Himes named ranking Democrat on House Intelligence
Replaces Schiff, who was removed from committee by McCarthy
Rep. Jim Himes of Connecticut will serve as the top Democrat on the House Intelligence Committee after Speaker Kevin McCarthy blocked Rep. Adam B. Schiff from the panel.
Citing what he said were national security concerns, McCarthy last week denied seats on the committee to two California Democrats: Schiff, the former chairman, and Rep. Eric Swalwell. That opened up the spot that House Minority Leader Hakeem Jeffries, D-N.Y., ultimately selected Himes for.
In a statement, Himes said he was "deeply honored" to be chosen. He added that the men and women of the intelligence community "need and deserve our support and thanks. At the same time, aggressive oversight is critical to ensuring that their activities, often conducted in secret, are consistent with our constitutional and moral values."
Schiff kicked off his campaign to succeed Dianne Feinstein, D-Calif., in the Senate last week after McCarthy ousted him from the Intelligence panel. Schiff said the speaker's move was "political retribution" for his role managing former President Donald Trump's first impeachment trial.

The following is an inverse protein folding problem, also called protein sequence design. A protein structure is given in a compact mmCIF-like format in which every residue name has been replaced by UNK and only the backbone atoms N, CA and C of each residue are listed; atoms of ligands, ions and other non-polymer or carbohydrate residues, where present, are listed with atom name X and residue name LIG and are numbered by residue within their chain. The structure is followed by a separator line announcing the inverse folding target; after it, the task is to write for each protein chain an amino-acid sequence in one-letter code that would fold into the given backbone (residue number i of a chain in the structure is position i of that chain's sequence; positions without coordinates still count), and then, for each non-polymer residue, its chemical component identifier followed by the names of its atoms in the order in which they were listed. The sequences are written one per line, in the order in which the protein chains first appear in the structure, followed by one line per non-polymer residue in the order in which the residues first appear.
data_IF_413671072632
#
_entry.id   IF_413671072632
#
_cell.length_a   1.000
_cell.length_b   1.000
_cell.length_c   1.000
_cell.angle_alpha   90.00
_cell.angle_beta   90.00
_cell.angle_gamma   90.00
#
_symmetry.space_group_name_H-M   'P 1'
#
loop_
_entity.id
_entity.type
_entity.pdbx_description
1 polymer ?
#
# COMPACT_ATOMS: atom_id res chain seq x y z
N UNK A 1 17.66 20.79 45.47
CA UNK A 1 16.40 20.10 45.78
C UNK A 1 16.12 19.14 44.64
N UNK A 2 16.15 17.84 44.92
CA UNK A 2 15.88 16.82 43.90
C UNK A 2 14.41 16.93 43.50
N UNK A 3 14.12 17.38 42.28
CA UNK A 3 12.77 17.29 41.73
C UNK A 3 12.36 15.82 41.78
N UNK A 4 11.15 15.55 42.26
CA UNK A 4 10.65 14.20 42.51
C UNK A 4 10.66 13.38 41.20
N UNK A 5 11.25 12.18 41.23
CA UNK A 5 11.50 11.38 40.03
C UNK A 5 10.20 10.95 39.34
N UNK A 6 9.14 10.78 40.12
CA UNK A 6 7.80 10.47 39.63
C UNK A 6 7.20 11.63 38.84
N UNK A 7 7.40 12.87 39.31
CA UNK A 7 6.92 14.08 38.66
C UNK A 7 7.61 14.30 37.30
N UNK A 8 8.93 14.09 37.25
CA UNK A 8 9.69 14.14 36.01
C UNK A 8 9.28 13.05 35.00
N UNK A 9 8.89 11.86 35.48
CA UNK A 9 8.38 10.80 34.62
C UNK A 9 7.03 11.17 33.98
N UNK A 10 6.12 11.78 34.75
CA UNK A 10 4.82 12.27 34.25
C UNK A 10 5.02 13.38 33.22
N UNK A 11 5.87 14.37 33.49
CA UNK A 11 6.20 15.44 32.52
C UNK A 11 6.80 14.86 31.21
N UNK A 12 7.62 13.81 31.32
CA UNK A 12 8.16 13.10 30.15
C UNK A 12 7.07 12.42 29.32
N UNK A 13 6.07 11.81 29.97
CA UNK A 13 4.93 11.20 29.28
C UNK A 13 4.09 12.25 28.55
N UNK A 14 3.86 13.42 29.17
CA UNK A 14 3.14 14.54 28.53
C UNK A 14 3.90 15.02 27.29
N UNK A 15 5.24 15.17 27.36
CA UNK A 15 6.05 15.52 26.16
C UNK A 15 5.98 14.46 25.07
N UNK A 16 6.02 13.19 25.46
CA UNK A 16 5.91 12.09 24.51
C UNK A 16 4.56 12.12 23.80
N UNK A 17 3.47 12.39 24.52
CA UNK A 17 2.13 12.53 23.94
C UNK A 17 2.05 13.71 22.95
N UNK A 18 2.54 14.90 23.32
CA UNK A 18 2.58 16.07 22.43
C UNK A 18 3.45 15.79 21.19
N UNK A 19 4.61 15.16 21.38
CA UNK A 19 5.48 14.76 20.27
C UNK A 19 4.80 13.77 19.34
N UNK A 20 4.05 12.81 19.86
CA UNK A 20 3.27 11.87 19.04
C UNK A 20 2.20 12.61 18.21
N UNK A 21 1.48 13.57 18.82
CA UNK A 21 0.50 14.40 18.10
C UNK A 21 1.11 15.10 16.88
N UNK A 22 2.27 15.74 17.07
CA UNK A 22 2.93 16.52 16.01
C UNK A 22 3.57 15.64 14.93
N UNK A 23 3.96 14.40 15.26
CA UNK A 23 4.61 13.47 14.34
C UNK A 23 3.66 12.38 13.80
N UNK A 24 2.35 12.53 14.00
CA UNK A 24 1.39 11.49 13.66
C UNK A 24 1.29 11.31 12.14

As a member of the Intelligence Committee who had the most seniority after Schiff, Himes played a key role in the investigation into Russian interference in the 2016 election. He was an early and forceful voice in 2019 for impeaching Trump, making the case before then-Speaker Nancy Pelosi and other Democratic leaders made a similar call.
But Himes also has cultivated a reputation as a moderate who can work with Republicans. In his statement, Himes said he's "developed a strong relationship" with the panel's chairman, Michael R. Turner of Ohio, and that he looks forward to "continued collaboration in our shared, bipartisan mission."
As a member of the Financial Services Committee, Himes teamed with Republican Rep. Patrick McHenry of North Carolina in 2019 on legislation making it a federal crime to trade securities based on insider information.
Himes, a former chairman of the New Democrat Coalition, has been criticized by some liberal Democrats for his close ties to the financial services industry.
A fixture on the cable news circuit, Himes has served in the House since 2009. He unseated Rep. Christopher Shays, the last Republican member of Congress from Connecticut.
In November, Himes beat his Republican opponent, Jaymie Stevenson, by nearly 18 percentage points.
Himes was born in Lima, Peru, to American parents and grew up speaking both Spanish and English, before moving with his family to New Jersey when he was 10. He earned a degree from Harvard University and was a Rhodes Scholar at Oxford University.